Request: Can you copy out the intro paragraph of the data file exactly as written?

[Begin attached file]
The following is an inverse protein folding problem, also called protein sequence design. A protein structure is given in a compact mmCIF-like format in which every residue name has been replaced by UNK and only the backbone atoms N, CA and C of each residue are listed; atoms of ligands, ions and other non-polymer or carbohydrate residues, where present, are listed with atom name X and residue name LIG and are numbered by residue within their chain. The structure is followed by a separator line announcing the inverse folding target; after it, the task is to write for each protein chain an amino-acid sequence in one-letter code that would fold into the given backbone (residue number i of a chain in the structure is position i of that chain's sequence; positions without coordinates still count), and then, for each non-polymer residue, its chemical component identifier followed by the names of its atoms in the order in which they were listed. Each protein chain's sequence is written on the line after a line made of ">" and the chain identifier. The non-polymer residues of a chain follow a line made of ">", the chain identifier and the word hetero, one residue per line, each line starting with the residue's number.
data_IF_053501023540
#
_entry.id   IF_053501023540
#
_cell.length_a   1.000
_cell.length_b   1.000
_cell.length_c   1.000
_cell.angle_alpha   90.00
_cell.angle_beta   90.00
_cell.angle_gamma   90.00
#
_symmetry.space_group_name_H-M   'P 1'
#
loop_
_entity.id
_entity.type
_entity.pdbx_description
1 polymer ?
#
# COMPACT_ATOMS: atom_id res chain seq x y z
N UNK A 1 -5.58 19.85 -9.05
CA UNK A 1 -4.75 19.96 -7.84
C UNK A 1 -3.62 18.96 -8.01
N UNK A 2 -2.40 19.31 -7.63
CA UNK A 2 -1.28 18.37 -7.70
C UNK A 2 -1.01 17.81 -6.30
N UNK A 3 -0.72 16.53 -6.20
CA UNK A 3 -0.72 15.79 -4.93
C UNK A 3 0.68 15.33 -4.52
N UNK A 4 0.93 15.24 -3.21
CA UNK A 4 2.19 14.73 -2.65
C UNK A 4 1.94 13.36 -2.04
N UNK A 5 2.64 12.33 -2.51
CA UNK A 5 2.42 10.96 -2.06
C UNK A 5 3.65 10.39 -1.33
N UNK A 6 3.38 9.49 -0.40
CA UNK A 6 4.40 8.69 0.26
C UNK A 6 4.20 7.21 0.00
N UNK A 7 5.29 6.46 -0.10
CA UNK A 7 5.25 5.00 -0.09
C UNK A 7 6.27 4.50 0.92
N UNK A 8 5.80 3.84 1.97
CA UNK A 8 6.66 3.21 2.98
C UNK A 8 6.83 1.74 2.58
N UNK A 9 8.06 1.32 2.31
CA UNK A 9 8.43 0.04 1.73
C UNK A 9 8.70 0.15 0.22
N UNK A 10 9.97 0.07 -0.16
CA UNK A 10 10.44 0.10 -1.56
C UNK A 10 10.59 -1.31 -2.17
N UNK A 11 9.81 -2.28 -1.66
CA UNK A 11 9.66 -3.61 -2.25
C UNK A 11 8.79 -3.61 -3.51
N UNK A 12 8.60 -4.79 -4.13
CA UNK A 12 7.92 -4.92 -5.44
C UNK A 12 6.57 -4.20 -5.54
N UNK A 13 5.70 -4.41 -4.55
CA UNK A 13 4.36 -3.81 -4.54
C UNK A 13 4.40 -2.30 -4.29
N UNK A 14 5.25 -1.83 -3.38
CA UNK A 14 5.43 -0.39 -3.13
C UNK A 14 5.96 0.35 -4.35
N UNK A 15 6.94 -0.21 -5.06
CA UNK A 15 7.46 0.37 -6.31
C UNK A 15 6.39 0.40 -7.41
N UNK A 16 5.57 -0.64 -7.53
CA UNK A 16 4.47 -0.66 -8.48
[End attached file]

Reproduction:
The following is an inverse protein folding problem, also called protein sequence design. A protein structure is given in a compact mmCIF-like format in which every residue name has been replaced by UNK and only the backbone atoms N, CA and C of each residue are listed; atoms of ligands, ions and other non-polymer or carbohydrate residues, where present, are listed with atom name X and residue name LIG and are numbered by residue within their chain. The structure is followed by a separator line announcing the inverse folding target; after it, the task is to write for each protein chain an amino-acid sequence in one-letter code that would fold into the given backbone (residue number i of a chain in the structure is position i of that chain's sequence; positions without coordinates still count), and then, for each non-polymer residue, its chemical component identifier followed by the names of its atoms in the order in which they were listed. Each protein chain's sequence is written on the line after a line made of ">" and the chain identifier. The non-polymer residues of a chain follow a line made of ">", the chain identifier and the word hetero, one residue per line, each line starting with the residue's number.